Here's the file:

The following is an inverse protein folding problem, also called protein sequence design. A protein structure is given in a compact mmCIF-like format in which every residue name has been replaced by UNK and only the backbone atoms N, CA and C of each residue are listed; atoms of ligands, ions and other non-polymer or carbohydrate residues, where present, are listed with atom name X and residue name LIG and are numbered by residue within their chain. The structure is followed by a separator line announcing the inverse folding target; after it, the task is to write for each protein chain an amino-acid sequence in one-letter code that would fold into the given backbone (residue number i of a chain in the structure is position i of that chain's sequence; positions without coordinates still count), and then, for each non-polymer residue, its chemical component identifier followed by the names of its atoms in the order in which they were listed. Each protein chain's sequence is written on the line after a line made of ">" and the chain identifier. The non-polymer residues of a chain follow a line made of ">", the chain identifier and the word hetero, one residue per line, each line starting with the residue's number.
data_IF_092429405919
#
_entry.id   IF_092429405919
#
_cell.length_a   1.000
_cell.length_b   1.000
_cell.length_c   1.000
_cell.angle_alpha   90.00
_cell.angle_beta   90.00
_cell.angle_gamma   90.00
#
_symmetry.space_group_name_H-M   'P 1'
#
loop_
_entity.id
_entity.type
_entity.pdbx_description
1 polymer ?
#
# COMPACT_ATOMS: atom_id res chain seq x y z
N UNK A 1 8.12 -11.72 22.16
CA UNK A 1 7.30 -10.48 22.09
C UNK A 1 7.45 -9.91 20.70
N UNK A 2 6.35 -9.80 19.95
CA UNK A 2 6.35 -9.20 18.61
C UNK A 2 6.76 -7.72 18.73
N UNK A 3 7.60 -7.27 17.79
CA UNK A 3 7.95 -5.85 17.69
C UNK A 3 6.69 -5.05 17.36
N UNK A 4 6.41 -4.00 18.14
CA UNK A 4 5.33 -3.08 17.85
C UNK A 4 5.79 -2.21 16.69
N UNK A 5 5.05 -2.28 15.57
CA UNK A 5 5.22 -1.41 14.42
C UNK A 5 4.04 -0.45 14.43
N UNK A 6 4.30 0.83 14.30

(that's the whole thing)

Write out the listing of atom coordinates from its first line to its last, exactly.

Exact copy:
The following is an inverse protein folding problem, also called protein sequence design. A protein structure is given in a compact mmCIF-like format in which every residue name has been replaced by UNK and only the backbone atoms N, CA and C of each residue are listed; atoms of ligands, ions and other non-polymer or carbohydrate residues, where present, are listed with atom name X and residue name LIG and are numbered by residue within their chain. The structure is followed by a separator line announcing the inverse folding target; after it, the task is to write for each protein chain an amino-acid sequence in one-letter code that would fold into the given backbone (residue number i of a chain in the structure is position i of that chain's sequence; positions without coordinates still count), and then, for each non-polymer residue, its chemical component identifier followed by the names of its atoms in the order in which they were listed. Each protein chain's sequence is written on the line after a line made of ">" and the chain identifier. The non-polymer residues of a chain follow a line made of ">", the chain identifier and the word hetero, one residue per line, each line starting with the residue's number.
data_IF_092429405919
#
_entry.id   IF_092429405919
#
_cell.length_a   1.000
_cell.length_b   1.000
_cell.length_c   1.000
_cell.angle_alpha   90.00
_cell.angle_beta   90.00
_cell.angle_gamma   90.00
#
_symmetry.space_group_name_H-M   'P 1'
#
loop_
_entity.id
_entity.type
_entity.pdbx_description
1 polymer ?
#
# COMPACT_ATOMS: atom_id res chain seq x y z
N UNK A 1 8.12 -11.72 22.16
CA UNK A 1 7.30 -10.48 22.09
C UNK A 1 7.45 -9.91 20.70
N UNK A 2 6.35 -9.80 19.95
CA UNK A 2 6.35 -9.20 18.61
C UNK A 2 6.76 -7.72 18.73
N UNK A 3 7.60 -7.27 17.79
CA UNK A 3 7.95 -5.85 17.69
C UNK A 3 6.69 -5.05 17.36
N UNK A 4 6.41 -4.00 18.14
CA UNK A 4 5.33 -3.08 17.85
C UNK A 4 5.79 -2.21 16.69
N UNK A 5 5.05 -2.28 15.57
CA UNK A 5 5.22 -1.41 14.42
C UNK A 5 4.04 -0.45 14.43
N UNK A 6 4.30 0.83 14.30